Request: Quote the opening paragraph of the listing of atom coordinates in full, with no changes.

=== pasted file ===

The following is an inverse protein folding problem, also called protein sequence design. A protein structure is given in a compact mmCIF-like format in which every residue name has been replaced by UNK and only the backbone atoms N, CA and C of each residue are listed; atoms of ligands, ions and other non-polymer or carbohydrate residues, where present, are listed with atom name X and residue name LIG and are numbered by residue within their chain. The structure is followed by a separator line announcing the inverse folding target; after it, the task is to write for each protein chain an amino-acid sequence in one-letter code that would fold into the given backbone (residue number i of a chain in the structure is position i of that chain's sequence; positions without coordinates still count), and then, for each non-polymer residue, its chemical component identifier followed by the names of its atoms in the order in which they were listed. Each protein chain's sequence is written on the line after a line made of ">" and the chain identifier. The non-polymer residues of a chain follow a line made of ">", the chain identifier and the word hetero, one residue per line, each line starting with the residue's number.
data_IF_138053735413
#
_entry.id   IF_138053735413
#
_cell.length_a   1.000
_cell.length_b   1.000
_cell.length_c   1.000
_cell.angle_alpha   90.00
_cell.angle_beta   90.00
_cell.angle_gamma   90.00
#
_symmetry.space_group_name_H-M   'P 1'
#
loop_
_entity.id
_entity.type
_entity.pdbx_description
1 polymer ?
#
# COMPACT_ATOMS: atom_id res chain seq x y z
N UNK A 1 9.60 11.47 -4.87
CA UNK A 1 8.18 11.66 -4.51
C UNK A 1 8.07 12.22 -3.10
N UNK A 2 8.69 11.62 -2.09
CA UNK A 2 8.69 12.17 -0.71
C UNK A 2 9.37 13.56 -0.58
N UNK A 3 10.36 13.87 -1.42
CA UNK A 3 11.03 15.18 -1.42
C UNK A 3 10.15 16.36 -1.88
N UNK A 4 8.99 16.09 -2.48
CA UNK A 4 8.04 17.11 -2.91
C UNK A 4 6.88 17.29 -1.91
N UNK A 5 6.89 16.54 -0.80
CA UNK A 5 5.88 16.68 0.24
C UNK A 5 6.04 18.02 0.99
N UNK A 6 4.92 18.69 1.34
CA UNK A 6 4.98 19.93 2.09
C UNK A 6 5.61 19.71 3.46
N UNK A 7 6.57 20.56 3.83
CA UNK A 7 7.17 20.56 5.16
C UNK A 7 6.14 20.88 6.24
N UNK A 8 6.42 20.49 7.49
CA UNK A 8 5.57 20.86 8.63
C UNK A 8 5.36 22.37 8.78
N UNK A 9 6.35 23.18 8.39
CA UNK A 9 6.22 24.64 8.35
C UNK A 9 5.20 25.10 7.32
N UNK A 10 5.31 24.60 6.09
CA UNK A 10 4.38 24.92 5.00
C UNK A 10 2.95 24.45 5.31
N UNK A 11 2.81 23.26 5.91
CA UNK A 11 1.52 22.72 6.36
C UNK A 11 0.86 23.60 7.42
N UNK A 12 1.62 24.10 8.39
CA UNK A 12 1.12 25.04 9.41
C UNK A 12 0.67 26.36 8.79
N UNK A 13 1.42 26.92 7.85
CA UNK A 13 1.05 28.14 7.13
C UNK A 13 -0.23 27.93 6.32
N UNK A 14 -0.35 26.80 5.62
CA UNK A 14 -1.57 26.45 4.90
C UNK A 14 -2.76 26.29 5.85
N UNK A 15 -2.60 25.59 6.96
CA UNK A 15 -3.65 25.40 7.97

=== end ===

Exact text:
The following is an inverse protein folding problem, also called protein sequence design. A protein structure is given in a compact mmCIF-like format in which every residue name has been replaced by UNK and only the backbone atoms N, CA and C of each residue are listed; atoms of ligands, ions and other non-polymer or carbohydrate residues, where present, are listed with atom name X and residue name LIG and are numbered by residue within their chain. The structure is followed by a separator line announcing the inverse folding target; after it, the task is to write for each protein chain an amino-acid sequence in one-letter code that would fold into the given backbone (residue number i of a chain in the structure is position i of that chain's sequence; positions without coordinates still count), and then, for each non-polymer residue, its chemical component identifier followed by the names of its atoms in the order in which they were listed. Each protein chain's sequence is written on the line after a line made of ">" and the chain identifier. The non-polymer residues of a chain follow a line made of ">", the chain identifier and the word hetero, one residue per line, each line starting with the residue's number.